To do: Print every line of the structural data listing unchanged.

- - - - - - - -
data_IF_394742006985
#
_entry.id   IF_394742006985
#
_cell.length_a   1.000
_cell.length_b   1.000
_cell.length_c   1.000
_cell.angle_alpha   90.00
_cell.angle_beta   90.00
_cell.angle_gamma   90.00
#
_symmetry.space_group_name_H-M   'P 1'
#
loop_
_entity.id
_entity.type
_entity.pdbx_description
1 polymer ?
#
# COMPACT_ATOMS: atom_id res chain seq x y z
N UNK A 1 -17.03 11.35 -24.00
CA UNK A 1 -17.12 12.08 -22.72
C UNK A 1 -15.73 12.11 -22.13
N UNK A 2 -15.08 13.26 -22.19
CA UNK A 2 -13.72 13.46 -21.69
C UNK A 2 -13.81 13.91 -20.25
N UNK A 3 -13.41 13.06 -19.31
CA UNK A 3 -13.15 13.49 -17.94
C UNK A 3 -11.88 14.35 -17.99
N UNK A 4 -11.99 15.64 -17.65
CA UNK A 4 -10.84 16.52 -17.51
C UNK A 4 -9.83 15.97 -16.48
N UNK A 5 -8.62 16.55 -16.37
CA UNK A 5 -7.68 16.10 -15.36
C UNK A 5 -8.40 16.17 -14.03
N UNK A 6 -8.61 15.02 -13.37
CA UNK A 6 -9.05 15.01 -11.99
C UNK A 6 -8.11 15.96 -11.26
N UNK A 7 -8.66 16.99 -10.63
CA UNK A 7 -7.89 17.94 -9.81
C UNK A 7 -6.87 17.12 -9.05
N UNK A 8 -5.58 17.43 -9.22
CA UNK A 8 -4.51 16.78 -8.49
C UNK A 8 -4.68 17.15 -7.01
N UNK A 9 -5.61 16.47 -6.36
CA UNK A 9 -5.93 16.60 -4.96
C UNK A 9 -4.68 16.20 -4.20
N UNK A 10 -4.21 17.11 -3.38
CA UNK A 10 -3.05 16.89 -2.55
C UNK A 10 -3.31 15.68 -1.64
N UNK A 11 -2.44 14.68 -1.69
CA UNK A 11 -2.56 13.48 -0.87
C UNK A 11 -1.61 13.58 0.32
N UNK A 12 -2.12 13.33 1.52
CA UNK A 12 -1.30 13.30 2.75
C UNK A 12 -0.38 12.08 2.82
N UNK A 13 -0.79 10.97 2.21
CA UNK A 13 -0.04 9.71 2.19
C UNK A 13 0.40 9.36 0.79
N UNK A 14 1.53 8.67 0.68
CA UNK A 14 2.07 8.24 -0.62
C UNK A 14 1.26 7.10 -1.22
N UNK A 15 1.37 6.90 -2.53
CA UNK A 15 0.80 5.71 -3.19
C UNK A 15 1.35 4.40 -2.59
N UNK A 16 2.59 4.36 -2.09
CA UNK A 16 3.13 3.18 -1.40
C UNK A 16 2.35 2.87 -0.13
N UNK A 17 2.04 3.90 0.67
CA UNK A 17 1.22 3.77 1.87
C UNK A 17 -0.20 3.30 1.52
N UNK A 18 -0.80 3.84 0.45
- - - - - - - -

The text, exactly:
data_IF_394742006985
#
_entry.id   IF_394742006985
#
_cell.length_a   1.000
_cell.length_b   1.000
_cell.length_c   1.000
_cell.angle_alpha   90.00
_cell.angle_beta   90.00
_cell.angle_gamma   90.00
#
_symmetry.space_group_name_H-M   'P 1'
#
loop_
_entity.id
_entity.type
_entity.pdbx_description
1 polymer ?
#
# COMPACT_ATOMS: atom_id res chain seq x y z
N UNK A 1 -17.03 11.35 -24.00
CA UNK A 1 -17.12 12.08 -22.72
C UNK A 1 -15.73 12.11 -22.13
N UNK A 2 -15.08 13.26 -22.19
CA UNK A 2 -13.72 13.46 -21.69
C UNK A 2 -13.81 13.91 -20.25
N UNK A 3 -13.41 13.06 -19.31
CA UNK A 3 -13.15 13.49 -17.94
C UNK A 3 -11.88 14.35 -17.99
N UNK A 4 -11.99 15.64 -17.65
CA UNK A 4 -10.84 16.52 -17.51
C UNK A 4 -9.83 15.97 -16.48
N UNK A 5 -8.62 16.55 -16.37
CA UNK A 5 -7.68 16.10 -15.36
C UNK A 5 -8.40 16.17 -14.03
N UNK A 6 -8.61 15.02 -13.37
CA UNK A 6 -9.05 15.01 -11.99
C UNK A 6 -8.11 15.96 -11.26
N UNK A 7 -8.66 16.99 -10.63
CA UNK A 7 -7.89 17.94 -9.81
C UNK A 7 -6.87 17.12 -9.05
N UNK A 8 -5.58 17.43 -9.22
CA UNK A 8 -4.51 16.78 -8.49
C UNK A 8 -4.68 17.15 -7.01
N UNK A 9 -5.61 16.47 -6.36
CA UNK A 9 -5.93 16.60 -4.96
C UNK A 9 -4.68 16.20 -4.20
N UNK A 10 -4.21 17.11 -3.38
CA UNK A 10 -3.05 16.89 -2.55
C UNK A 10 -3.31 15.68 -1.64
N UNK A 11 -2.44 14.68 -1.69
CA UNK A 11 -2.56 13.48 -0.87
C UNK A 11 -1.61 13.58 0.32
N UNK A 12 -2.12 13.33 1.52
CA UNK A 12 -1.30 13.30 2.75
C UNK A 12 -0.38 12.08 2.82
N UNK A 13 -0.79 10.97 2.21
CA UNK A 13 -0.04 9.71 2.19
C UNK A 13 0.40 9.36 0.79
N UNK A 14 1.53 8.67 0.68
CA UNK A 14 2.07 8.24 -0.62
C UNK A 14 1.26 7.10 -1.22
N UNK A 15 1.37 6.90 -2.53
CA UNK A 15 0.80 5.71 -3.19
C UNK A 15 1.35 4.40 -2.59
N UNK A 16 2.59 4.36 -2.09
CA UNK A 16 3.13 3.18 -1.40
C UNK A 16 2.35 2.87 -0.13
N UNK A 17 2.04 3.90 0.67
CA UNK A 17 1.22 3.77 1.87
C UNK A 17 -0.20 3.30 1.52
N UNK A 18 -0.80 3.84 0.45